New Delhi: Former India captain Sunil Gavaskar feels that Alastair Cook has the ability to score 15,000 Test runs and 50 Test centuries before he hangs his boots.
"With this kind of form and even if his form drops a little, 15,000 Test runs and 50 Test centuries are not beyond him," Gavaskar lavished his praise on the England skipper, who completed 7000 runs at a young age of 27 and with 23 tons has the highest number of centuries for his country.
"The only unpredictable part in one's career is injuries. If he can get away without any serious injuries, then these landmarks are not beyond him," Gavaskar said.
What Gavaskar liked about Cook was the left-hander's ability to concentrate and his keen eye on the ball. "Concentration is a god given ability. What I like about Cook is that he is looking at the ball everytime. Even when he is standing at the non-striker's end. That's one way to keep your concentration going," he explained.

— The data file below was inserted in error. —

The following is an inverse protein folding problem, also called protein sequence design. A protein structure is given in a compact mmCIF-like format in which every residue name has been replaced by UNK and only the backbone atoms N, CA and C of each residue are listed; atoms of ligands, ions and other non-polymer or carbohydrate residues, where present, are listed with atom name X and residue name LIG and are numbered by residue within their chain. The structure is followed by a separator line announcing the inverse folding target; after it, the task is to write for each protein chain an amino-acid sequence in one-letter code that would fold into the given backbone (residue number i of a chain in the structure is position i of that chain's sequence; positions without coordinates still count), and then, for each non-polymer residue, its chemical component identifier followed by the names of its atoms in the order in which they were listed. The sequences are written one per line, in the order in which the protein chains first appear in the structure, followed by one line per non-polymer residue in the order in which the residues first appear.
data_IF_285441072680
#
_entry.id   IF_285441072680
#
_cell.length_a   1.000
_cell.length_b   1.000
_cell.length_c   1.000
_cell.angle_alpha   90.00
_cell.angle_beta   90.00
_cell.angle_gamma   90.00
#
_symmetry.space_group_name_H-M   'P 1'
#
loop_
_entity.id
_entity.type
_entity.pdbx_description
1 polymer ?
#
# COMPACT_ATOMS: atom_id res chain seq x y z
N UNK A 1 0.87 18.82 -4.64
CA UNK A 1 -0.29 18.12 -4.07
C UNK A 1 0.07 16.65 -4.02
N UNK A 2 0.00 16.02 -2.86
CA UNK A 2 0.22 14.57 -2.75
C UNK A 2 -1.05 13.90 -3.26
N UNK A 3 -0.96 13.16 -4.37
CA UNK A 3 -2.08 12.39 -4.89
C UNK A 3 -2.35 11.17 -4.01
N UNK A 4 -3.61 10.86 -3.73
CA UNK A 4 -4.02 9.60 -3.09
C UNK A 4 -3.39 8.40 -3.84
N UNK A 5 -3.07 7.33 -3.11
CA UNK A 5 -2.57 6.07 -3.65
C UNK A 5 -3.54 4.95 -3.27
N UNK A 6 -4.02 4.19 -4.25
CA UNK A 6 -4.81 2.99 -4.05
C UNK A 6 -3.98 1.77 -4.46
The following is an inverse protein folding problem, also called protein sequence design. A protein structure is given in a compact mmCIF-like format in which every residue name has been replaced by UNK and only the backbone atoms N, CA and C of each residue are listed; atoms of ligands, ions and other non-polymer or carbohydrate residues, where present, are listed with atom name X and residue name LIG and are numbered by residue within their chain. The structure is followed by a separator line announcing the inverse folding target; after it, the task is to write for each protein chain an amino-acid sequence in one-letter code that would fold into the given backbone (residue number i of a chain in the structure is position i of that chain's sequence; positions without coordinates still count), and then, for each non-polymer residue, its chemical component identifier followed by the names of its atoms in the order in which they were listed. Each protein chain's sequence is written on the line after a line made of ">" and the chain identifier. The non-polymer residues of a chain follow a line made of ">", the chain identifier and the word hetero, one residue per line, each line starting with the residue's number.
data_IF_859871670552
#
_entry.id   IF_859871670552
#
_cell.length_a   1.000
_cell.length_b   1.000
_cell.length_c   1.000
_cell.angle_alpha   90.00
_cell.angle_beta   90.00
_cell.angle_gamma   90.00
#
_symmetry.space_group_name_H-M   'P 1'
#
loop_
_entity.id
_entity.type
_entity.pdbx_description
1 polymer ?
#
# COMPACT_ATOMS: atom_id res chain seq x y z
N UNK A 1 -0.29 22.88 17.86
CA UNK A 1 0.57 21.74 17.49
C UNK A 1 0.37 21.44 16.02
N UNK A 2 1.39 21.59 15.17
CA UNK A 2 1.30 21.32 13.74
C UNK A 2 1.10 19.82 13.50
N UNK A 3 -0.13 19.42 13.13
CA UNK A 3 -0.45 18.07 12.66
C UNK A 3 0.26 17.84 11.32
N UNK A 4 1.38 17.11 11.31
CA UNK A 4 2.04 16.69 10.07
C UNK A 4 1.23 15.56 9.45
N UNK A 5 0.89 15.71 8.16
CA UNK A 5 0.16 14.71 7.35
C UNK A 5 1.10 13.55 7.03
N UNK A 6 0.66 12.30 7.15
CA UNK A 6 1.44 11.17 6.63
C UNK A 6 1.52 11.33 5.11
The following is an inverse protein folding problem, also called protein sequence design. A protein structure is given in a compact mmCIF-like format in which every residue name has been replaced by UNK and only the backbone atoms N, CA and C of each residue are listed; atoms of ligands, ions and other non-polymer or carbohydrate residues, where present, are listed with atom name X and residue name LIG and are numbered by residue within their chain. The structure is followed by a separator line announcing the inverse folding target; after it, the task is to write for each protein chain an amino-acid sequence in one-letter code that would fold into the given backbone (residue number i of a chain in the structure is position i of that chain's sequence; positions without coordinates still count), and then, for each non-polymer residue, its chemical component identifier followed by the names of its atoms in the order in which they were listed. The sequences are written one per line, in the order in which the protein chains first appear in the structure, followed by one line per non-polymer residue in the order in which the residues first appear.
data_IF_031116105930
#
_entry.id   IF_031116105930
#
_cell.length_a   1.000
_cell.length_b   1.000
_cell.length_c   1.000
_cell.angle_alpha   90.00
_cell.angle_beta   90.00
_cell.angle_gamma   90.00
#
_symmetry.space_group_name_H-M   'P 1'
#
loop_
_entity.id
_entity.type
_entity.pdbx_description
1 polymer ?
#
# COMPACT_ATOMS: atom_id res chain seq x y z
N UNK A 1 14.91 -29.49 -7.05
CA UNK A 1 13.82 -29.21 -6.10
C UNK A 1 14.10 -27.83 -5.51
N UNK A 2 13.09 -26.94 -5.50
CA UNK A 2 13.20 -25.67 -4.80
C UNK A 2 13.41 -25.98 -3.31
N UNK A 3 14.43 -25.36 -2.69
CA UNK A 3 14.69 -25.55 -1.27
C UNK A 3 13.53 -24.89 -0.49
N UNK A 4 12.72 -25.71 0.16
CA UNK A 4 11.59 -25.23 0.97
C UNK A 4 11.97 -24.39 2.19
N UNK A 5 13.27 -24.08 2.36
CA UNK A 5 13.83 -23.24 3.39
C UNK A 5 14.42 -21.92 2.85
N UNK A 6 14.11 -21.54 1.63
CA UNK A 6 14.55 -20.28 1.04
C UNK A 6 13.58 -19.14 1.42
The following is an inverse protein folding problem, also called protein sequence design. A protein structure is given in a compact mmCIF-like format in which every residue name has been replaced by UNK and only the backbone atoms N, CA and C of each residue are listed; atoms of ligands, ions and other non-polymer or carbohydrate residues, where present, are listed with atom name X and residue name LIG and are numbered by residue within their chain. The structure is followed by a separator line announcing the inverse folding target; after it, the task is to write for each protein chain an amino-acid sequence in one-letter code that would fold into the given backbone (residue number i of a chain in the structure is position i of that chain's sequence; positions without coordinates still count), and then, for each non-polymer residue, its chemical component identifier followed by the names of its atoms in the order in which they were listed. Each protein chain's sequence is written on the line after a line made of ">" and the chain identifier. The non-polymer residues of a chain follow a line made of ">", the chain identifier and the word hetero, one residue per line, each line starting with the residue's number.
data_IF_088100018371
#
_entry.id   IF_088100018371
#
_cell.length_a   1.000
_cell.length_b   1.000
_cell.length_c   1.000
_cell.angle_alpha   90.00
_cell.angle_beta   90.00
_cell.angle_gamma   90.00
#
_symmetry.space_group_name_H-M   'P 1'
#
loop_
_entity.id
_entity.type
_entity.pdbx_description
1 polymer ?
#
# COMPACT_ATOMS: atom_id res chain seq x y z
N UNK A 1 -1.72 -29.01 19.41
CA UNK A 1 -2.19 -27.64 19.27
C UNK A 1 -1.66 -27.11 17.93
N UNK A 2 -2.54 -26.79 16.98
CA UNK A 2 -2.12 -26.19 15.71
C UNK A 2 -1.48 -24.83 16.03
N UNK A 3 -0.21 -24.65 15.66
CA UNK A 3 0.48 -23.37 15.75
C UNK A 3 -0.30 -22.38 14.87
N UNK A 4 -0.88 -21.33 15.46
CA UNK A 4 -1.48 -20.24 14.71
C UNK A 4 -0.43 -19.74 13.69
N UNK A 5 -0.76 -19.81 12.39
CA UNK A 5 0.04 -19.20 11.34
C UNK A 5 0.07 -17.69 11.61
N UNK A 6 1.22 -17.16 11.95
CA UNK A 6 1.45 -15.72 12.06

"There are a lot of players who look everywhere. Like Ravi Bopara who is very talented but has a habit of looking here and there. The focus should always be on your job."
On a different note, he conceded that a total of 316 in the first innings is "not a par-score" on this kind of track.
"On a good pitch like this, 316 is not a par-score. You need to score 450 and bat atleast four and half or five sessions. But once you get out inside four sessions, it is always difficult to come back," he analysed.
"In the sub-continent, the second day is always best for batting and the Englishmen capitalised on it. They have already batted for two and half sessions and if they can bat another three, then it will be very difficult for India to make a comeback."
Gavaskar agreed that dropping an in-form player like Cook proved costly but was also critical of the composition of slip fielders.
"Pujara normally fields at forward short-leg. After Rahul and VVS [Laxman] retired, it has been Viru [Sehwag] at the first slip and Virat [Kohli] in the second slip. I don't know why Viru was standing in the slips only to spinners," Gavaskar said.